I also don’t believe a change in theology is unrealistic at all; to the contrary, it is already underway. It will take time, for sure. But there has been a sea change in conservative Christian attitudes towards people who are gay. Important evangelical leaders are finally starting to stand up and say “we got it wrong; we need to believe differently”. The Holy Spirit is working in amazing ways.

        I don’t entirely disagree with you about coexisting. The next battle (and I’m really not looking forward to it) is keeping my gay brethren from subjecting the moral minority to they tyranny of the masses. I know that I will be in major conflict with important people in my life.

        But there is a big difference between coexisting and accepting harmful, religion-based bigotry for the sake of inclusion.

        What we mustn’t do is give permission for the abuse to continue. The only way to stop the abuse is to change the theology.

        • Ninja4Christ

          “That’s cold comfort to the gay kid in the front pew who is being told that he is deeply flawed and unworthy of even the possibility of giving and receiving romantic love.” I’m not saying the kid should believe the conservative theology. If someone gay wants to stay celibate because s/he sincerely believes “the homosexual practice” is sinful, after much prayer and study, the person should be supported in his/her choice as long as

          1) S/he is totally sure in that belief and has carefully considered the life that s/he’s signed up for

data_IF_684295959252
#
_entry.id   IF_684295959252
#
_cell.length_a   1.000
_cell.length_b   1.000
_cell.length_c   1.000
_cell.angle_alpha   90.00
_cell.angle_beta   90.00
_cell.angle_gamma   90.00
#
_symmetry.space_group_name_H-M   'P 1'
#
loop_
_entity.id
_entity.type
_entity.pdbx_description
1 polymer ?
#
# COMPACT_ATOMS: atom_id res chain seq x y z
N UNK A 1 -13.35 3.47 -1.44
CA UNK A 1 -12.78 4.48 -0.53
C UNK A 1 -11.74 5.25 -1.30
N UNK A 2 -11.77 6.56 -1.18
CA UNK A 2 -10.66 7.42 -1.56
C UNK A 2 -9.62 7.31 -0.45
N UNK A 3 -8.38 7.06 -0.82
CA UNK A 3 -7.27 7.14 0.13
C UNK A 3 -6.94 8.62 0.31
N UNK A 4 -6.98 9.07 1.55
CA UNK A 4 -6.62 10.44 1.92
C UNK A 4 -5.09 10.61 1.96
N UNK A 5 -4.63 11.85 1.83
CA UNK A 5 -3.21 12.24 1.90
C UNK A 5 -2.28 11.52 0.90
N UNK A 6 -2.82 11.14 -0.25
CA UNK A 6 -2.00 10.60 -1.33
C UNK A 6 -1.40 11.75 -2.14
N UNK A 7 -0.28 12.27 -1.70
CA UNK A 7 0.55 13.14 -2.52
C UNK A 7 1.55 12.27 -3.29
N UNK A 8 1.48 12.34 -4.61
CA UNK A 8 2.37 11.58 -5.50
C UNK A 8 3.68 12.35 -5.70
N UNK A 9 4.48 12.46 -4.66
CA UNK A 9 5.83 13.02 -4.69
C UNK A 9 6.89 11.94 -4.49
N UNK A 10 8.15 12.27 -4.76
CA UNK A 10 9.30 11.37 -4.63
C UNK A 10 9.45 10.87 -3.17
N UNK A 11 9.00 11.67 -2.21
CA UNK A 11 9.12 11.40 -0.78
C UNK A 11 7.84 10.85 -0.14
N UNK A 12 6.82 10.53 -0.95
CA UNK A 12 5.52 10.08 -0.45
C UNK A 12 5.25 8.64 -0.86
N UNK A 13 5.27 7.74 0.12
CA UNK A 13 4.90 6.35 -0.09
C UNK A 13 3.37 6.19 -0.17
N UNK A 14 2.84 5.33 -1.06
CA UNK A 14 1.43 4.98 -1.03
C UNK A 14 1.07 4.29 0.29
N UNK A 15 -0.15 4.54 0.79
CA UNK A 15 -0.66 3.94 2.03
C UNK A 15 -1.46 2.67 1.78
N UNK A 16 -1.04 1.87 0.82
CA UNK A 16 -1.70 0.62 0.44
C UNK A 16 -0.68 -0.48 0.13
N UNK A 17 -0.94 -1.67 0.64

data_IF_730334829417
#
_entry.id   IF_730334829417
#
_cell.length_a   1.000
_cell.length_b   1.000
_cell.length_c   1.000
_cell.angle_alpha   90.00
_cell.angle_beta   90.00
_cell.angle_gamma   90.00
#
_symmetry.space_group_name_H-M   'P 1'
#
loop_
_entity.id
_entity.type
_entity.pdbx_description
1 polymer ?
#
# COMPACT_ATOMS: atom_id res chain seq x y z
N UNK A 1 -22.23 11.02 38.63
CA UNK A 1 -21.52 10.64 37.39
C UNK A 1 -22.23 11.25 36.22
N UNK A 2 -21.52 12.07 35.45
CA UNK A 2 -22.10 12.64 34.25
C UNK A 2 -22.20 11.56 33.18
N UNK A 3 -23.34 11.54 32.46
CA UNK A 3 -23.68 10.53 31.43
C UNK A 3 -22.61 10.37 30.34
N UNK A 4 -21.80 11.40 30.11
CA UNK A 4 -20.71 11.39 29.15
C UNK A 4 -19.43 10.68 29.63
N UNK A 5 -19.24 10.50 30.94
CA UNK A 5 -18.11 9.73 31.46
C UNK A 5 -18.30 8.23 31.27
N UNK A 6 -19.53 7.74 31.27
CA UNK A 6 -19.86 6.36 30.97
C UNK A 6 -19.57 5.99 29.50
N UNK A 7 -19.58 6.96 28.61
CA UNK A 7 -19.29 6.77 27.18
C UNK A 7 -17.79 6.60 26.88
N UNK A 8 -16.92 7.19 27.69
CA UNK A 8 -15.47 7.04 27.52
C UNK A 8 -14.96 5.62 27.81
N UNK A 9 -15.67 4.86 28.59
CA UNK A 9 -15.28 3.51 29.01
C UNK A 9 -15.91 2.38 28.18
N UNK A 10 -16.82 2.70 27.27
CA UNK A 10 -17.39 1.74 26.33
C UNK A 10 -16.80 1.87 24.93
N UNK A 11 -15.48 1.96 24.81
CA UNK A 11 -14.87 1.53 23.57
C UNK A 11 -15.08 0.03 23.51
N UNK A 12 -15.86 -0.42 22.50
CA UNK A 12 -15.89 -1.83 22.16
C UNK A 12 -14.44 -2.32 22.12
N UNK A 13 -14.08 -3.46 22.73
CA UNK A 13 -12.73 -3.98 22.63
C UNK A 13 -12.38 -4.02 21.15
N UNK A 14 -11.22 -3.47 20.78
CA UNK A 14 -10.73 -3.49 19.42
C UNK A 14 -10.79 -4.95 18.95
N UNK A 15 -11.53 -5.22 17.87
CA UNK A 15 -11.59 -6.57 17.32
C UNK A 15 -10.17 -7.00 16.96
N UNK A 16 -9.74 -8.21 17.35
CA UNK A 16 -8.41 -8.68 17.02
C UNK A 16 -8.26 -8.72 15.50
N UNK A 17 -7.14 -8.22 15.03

2) That his/her conservative church community lovingly supports him/her just like other straight single people in the church

          3) That it’s the individual’s own choice

          If the someone wants to believe in the pro-gay theology, then be sure that you believe wholeheartedly in it and don’t enter a conservative church to begin with. Or, leave the current conservative church on civil terms and move to a gay-affirming church. This way, the traditionalist theology has no power over the person. To be fair, there is no need for the dumped conservative church to gossip or start a drama against the departing individual. Let the person go respectfully and move on with your own business.

          1 Corinthians 13:6 says that love does not rejoice in iniquity, but rejoices in truth. Obviously conservatives and progressives disagree on what truth is on this matter and if homosexual love counts as iniquity or not. . I’m just pointing out my observation. Yes, my personal observation can be flawed, but so can everyone else’s, so don’t shoot the messenger, Ford. I’m not personally affected should the church entirely turns pro-gay or back to all being conservative.

          “I wonder if we got in the way-back machine and went to the antebellum south, ” Like I said, I’m fine with legal marriage equality. If non-Christians complain that the conservatives think that even committed same-sex relationships to be sinful (although it’s legal and stuffs), to that I say, “Why do you care about the concept of sin when you don’t even believe in God? Do you care that even progressive Christians still think premarital sex between consenting adults is a sin? You guys do it anyway and we Christians don’t legislate against it in spite of our disagreement.”